The only large unit available to the Germans by late September 1940 (the last date possible for an invasion)was the Admiral Hipper, all the rest were either damaged or incomplete.
            My post was intended to fill out some info for robcraufurd, and to clarify a poster's reference to the Admiral Hipper as a battlecruiser.

            I am in general agreement with you and others in regards to the availability of Kriegsmarine major assets. The only one that I cannot place at this point is the Prinz Eugen.
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            • #96
              Originally posted by salinator View Post
              I am in general agreement with you and others in regards to the availability of Kriegsmarine major assets. The only one that I cannot place at this point is the Prinz Eugen.
              My bad. The Prinz Eugen was commissioned Aug 1, 1940, just 23 days ahead of the Bismarck. There is no way she would have been ready. I knew that the Prinz Eugen was commissioned before the Bismarck, but for some reason forgot that it was only by less than a month.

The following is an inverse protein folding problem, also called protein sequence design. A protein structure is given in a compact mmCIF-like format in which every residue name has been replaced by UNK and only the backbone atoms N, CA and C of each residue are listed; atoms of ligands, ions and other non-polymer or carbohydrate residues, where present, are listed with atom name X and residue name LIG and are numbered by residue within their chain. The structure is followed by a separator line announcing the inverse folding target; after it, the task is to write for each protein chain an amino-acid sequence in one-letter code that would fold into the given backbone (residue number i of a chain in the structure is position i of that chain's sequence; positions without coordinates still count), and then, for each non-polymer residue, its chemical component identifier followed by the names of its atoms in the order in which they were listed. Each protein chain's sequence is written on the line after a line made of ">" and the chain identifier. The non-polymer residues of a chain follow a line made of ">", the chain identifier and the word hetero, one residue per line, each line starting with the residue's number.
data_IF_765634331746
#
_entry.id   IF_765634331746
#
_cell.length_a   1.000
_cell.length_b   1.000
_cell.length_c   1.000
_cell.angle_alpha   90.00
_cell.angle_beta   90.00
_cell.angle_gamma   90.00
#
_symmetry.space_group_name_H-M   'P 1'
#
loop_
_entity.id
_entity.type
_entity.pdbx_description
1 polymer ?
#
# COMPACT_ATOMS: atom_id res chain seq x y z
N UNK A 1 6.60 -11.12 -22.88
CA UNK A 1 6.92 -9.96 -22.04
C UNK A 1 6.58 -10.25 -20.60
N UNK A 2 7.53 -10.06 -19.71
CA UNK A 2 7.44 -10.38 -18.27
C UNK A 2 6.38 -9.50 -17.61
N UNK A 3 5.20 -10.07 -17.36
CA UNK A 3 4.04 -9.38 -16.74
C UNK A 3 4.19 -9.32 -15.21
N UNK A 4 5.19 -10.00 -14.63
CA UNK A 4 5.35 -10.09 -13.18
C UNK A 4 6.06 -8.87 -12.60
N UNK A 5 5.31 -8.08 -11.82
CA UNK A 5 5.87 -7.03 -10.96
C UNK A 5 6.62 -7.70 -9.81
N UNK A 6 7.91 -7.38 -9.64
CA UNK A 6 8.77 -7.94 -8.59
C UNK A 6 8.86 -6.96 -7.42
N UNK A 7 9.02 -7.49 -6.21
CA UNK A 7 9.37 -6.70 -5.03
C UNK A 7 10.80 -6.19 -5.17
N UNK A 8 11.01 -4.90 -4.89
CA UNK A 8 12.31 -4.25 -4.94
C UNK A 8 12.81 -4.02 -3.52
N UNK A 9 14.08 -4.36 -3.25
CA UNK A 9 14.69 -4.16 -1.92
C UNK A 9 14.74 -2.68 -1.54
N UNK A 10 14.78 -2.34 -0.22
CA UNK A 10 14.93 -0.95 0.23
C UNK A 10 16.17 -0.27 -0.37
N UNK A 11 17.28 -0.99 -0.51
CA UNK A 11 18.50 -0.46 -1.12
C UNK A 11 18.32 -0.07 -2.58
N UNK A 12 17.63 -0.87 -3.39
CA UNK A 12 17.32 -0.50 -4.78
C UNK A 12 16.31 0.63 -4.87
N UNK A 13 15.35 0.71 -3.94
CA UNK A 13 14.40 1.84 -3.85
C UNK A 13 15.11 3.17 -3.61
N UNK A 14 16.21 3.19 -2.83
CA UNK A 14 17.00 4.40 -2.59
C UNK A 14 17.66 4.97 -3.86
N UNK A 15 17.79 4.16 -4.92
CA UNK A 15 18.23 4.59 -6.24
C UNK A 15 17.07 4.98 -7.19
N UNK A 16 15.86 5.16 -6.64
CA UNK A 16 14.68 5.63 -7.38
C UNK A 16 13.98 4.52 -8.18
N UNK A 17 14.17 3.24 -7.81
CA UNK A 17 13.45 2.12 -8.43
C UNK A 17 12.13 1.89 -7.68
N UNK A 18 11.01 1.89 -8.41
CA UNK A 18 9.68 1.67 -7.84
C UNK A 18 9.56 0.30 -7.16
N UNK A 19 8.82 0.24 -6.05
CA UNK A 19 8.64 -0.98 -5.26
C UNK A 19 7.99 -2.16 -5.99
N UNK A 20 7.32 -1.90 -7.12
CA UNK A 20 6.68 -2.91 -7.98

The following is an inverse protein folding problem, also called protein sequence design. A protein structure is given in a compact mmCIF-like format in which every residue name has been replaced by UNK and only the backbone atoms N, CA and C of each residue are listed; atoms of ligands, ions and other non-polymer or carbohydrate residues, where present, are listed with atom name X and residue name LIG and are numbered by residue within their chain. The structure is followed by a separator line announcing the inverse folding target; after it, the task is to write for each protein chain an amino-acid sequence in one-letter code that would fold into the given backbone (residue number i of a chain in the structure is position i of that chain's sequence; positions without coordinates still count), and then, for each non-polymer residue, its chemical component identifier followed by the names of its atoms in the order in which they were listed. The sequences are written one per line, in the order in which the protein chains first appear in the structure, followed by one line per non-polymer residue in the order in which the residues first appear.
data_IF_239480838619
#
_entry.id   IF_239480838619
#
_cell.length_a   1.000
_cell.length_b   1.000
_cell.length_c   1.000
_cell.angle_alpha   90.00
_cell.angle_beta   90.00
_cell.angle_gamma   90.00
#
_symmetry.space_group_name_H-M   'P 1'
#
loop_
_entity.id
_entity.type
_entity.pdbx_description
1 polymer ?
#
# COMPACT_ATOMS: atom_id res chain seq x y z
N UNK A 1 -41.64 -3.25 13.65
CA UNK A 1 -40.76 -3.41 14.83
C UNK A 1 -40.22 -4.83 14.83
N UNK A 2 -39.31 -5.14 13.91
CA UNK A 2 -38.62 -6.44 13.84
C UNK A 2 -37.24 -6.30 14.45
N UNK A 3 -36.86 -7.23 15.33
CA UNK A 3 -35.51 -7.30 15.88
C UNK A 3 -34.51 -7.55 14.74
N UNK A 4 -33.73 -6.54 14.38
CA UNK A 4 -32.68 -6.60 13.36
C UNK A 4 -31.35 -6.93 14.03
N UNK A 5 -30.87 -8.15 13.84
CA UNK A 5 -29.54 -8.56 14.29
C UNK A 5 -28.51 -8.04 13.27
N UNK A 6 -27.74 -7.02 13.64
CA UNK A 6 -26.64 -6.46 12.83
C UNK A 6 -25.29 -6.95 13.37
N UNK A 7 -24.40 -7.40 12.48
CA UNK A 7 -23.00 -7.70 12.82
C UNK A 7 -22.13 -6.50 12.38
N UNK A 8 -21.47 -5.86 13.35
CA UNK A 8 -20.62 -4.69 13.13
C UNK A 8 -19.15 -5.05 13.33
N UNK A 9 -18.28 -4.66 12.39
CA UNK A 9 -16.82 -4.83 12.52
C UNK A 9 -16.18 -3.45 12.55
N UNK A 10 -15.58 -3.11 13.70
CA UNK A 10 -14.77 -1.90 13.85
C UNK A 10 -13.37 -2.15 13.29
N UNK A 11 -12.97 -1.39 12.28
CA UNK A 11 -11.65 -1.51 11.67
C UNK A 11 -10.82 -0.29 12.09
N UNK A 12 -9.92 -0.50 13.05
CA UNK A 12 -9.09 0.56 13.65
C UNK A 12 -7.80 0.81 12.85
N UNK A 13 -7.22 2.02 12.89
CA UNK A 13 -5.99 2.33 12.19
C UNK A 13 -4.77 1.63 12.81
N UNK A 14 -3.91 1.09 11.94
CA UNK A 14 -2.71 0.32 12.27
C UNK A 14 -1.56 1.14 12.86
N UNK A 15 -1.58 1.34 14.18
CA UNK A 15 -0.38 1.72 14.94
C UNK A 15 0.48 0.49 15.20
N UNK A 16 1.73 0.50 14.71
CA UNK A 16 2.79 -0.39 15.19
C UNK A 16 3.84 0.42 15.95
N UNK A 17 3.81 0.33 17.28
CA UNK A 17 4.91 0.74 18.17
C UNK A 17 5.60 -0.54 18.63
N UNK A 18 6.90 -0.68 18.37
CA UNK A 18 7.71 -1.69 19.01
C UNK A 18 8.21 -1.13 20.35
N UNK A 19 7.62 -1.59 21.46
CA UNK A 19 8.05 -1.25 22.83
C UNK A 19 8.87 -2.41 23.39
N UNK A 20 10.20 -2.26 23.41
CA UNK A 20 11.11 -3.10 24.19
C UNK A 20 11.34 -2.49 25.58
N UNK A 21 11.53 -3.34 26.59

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              • #97
                Originally posted by salinator View Post
                My post was intended to fill out some info for robcraufurd, and to clarify a poster's reference to the Admiral Hipper as a battlecruiser.

                I am in general agreement with you and others in regards to the availability of Kriegsmarine major assets. The only one that I cannot place at this point is the Prinz Eugen.
                Thanks for that: the various designations of battleships at this point always confuse me. I'm much happier when it's a simple choice between "two-decker", "three-decker", or "ironclad".

                Originally posted by redcoat View Post
                It was a wargame, so it cannot be a historial fact
                Originally posted by leopold View Post
                You have the basic right to disagree with the experts, but I'll buy their opinion over yours.
                For you, me and many other posters, it's just a wargame; for others, it appears to have taken on a totemic status.
                Fere libenter homines id quod volunt credunt

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                • #98
                  Originally posted by redcoat View Post
                  I'm sorry, but if anybody seriously thinks that an invasion of Britain can be maintained by submarines, they know absolutely nothing about logistics.